The controversial note allegedly came from the "death cell" of the Kei road police station and it was addressed to South African security policemen, Capt. Petrus Schoeman.

"This is just to say goodbye to you. You can carry on interrogating my dead body. Perhaps you will get what you want from it. Your friend, Mapetla."

This epistle, written on a piece of toilet paper, is at the center of an unusual court case in this staid university town that may allow black activists here to strike back at police brutality and also challenge the government's widespread practice of detention without trial.

Police are claiming that the note is proof that Mapetla Mohapi, the first prominent activist in the black consciousness movement to die in police custody, committed suicide by hanging himself from the window bars of his cell with a pair of blue jeans in August 1976.

Mohapi's wife, Nohle, says the note is a fake and is part of a police coverup of the fact that they killed her husband. Clarence E. Bohn, associate professor of forensic science and document examination at George Washington University in Washington who has 35 years of FBI experience, backed up Nohle Mohapi's charge by testifying recently in a superior court here that the "suicide" note is a forgery.

Although the case had not attracted the international publicity that surrounded the inquest into the death of Mohapi's fellow-activist and black consciousness leader, Steve Biko, who died 13 months after his good friend, the proceedings are significant for several reasons.

It is the first case in which the police have produced a note to explain or prove one of the numerous "suicides" among the 44 people who have died in police custody since 1963 when the first detention-without-trial law was enacted.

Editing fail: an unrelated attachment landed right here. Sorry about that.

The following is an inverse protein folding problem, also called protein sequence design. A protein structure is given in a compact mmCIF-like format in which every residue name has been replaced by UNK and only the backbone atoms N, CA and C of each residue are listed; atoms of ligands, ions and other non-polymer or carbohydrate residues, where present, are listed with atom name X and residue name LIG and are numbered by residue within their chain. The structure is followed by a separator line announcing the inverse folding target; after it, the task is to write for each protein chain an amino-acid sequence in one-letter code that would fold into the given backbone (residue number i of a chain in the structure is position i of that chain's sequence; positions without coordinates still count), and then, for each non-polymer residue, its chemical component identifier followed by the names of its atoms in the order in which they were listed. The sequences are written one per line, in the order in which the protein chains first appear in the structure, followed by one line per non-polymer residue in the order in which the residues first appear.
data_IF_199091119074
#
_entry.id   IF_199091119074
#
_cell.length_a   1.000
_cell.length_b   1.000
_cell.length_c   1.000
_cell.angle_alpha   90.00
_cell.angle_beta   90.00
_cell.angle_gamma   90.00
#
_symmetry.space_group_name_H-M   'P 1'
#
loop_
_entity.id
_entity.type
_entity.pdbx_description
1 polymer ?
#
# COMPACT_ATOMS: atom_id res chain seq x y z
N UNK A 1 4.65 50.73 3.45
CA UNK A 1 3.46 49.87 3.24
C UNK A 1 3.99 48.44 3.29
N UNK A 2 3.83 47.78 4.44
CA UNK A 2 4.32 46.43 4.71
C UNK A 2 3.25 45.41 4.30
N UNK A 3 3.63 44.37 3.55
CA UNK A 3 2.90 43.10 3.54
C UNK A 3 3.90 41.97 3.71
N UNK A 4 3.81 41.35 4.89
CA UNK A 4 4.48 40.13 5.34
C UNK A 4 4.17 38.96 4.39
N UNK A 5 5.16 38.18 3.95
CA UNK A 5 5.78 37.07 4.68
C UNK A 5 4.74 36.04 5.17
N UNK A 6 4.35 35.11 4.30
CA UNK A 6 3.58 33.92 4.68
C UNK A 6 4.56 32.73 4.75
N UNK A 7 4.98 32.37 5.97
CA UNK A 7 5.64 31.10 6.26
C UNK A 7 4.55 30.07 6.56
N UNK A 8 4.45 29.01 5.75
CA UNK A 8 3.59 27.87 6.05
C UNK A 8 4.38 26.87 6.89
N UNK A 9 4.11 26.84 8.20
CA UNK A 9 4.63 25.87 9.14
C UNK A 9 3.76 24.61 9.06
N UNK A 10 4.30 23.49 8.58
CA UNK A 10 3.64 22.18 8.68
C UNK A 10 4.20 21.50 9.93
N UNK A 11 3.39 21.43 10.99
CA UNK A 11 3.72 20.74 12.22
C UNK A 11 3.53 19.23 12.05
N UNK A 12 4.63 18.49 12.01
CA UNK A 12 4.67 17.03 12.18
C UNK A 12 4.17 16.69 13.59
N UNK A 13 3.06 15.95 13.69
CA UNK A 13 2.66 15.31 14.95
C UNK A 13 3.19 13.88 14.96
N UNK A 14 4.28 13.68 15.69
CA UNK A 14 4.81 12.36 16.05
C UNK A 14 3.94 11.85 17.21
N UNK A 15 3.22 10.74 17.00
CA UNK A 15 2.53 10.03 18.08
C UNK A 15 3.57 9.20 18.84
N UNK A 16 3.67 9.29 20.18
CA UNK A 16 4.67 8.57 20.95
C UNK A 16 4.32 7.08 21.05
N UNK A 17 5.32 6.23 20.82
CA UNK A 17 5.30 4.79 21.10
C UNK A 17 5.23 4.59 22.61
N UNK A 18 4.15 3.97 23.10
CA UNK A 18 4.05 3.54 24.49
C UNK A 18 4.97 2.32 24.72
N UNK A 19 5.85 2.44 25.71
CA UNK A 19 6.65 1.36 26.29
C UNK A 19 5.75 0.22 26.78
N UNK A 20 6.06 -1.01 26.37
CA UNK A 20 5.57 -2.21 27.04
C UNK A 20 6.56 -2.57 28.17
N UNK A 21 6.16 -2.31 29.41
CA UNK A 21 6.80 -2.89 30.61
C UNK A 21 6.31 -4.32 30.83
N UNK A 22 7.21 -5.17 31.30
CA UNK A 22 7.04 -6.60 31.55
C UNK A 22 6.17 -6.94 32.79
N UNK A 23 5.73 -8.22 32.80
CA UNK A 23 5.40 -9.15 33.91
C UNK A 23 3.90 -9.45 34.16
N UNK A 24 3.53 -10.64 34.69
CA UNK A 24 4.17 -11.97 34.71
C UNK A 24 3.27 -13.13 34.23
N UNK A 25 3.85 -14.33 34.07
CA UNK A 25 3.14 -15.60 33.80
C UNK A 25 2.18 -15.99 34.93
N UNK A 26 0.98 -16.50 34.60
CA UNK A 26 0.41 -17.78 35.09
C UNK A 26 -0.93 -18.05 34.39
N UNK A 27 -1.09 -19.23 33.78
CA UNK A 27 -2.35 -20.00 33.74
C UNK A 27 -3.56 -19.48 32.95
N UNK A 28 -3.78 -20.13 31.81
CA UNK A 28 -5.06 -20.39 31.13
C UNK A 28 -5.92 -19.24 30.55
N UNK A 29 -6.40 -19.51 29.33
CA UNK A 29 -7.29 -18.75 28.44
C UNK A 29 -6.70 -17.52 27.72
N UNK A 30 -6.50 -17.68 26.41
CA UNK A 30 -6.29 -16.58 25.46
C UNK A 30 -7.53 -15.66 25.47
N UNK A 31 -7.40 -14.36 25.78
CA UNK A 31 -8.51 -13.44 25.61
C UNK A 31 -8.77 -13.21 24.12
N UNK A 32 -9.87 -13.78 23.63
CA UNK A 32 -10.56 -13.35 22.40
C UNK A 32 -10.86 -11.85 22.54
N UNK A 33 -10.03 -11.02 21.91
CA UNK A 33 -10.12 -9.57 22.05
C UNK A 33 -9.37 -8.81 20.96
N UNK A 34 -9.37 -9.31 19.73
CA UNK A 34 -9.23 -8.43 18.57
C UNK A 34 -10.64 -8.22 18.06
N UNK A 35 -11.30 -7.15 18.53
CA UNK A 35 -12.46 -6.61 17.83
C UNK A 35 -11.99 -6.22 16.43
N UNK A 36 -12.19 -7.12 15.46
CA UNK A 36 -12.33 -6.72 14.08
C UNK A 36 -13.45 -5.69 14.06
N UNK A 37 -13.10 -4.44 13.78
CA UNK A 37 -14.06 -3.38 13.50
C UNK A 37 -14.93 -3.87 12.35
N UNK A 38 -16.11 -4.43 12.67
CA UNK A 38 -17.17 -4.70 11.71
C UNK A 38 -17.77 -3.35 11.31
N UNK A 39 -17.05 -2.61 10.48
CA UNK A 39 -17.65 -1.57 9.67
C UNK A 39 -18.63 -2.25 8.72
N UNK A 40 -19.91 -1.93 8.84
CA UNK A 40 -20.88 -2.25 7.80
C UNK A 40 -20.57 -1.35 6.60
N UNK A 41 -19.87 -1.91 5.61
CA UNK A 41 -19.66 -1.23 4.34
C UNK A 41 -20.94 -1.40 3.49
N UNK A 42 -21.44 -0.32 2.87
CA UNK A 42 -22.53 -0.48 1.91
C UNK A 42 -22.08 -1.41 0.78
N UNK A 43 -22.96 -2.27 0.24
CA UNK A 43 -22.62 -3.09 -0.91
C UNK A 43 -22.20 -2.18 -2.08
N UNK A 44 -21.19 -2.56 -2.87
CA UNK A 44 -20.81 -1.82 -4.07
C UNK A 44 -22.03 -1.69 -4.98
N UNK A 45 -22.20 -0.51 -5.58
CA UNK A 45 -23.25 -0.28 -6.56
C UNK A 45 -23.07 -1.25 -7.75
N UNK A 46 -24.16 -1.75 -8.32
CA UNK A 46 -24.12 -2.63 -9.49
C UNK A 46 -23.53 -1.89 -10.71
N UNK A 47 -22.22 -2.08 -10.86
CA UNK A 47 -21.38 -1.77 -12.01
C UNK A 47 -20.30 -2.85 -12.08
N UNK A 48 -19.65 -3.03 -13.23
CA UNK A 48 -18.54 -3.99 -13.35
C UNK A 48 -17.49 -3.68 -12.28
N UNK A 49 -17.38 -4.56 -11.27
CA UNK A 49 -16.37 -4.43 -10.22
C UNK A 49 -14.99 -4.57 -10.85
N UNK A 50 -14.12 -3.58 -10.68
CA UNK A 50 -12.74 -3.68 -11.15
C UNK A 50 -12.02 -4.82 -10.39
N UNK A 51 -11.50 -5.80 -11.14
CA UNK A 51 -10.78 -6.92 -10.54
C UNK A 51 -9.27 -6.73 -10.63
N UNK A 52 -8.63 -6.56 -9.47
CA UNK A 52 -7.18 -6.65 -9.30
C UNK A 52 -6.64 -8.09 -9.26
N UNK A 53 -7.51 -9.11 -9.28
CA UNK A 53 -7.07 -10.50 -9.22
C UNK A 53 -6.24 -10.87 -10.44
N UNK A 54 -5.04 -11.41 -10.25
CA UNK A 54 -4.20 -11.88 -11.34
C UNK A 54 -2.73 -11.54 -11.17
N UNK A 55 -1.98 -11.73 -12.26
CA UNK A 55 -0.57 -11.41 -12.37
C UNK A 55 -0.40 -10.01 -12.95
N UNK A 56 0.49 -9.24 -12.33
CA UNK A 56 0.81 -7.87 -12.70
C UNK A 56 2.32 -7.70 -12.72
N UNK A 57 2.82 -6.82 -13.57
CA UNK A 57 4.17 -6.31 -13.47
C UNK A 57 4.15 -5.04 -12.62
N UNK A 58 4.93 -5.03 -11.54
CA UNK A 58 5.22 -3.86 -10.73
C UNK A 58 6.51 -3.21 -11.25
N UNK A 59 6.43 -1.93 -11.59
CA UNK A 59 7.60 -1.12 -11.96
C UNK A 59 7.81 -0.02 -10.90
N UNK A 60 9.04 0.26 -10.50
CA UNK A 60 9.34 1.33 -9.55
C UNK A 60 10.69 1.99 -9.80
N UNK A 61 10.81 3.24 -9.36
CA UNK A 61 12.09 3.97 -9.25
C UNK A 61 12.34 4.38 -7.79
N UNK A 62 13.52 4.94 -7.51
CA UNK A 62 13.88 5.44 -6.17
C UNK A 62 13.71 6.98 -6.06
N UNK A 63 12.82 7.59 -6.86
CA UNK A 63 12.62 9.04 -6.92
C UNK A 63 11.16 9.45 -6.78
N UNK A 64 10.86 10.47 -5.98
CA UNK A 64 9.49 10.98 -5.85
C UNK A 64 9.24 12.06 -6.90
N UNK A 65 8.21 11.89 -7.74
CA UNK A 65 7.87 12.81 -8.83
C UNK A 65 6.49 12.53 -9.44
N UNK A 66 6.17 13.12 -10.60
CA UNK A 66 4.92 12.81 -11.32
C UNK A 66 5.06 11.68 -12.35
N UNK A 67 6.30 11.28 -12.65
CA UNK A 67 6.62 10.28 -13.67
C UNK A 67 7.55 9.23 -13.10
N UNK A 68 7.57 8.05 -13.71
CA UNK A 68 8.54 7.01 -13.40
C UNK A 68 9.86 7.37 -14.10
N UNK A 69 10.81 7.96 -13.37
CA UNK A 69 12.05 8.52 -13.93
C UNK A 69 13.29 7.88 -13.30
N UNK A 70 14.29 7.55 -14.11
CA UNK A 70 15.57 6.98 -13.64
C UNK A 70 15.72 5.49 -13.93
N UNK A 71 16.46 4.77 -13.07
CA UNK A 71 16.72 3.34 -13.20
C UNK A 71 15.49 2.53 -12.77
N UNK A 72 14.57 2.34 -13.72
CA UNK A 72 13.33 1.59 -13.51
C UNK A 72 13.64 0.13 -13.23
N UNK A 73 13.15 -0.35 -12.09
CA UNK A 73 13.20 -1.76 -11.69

It is also the first time the police's version of how a detainee died is being scrutinized in civil proceedings initiated by the family. In four previous cases, family challenges of the police's explanation have been settled with relatives out of court. Two cases occurred in 1969 and two this year when the government gave $18,000 to the widow of Joseph Mdluli and a record $78,000 to the Biko family. Nohle Mohapi is claiming $42,000 in compensation.

Finally, if the family successfully convinces Supreme Court Judge Johan Smalberger that the note is a forgery and that the police story lacks veracity, it will open the way for criminal action against the policemen involved, according to Mohapi's lawyer, Griffiths Mxenge. Only once have security policemen been criminally prosecuted for the death of a prisoner, but on that occasion the four officers accused of Mdluli's death in March 1976 were acquitted.

Government sensitivity about the South African reputation for brutality produced by frequent deaths of people in police custody has resulted in a drastic reduction of such occurrences since Biko's inquest. Between Mohapi's death in 1976 and Biko's more than a year later, police were reporting an average of one death a month. But in the last two years only two men have died in security police custody. In addition, the government has announced a review of its security legislation that includes the Terrorism Act's notorous "Section Six," which allows indefinite detention in isolation purely on suspicion of crimes.

Government critics are doubtful that the review will produce a return to a habeus corpus rule at a time when the authorities are more concerned than ever about the threat of subversives. These critics also note that with this machinery intact, deaths in detention might resume if black dissident political activity again reaches the level of 1977.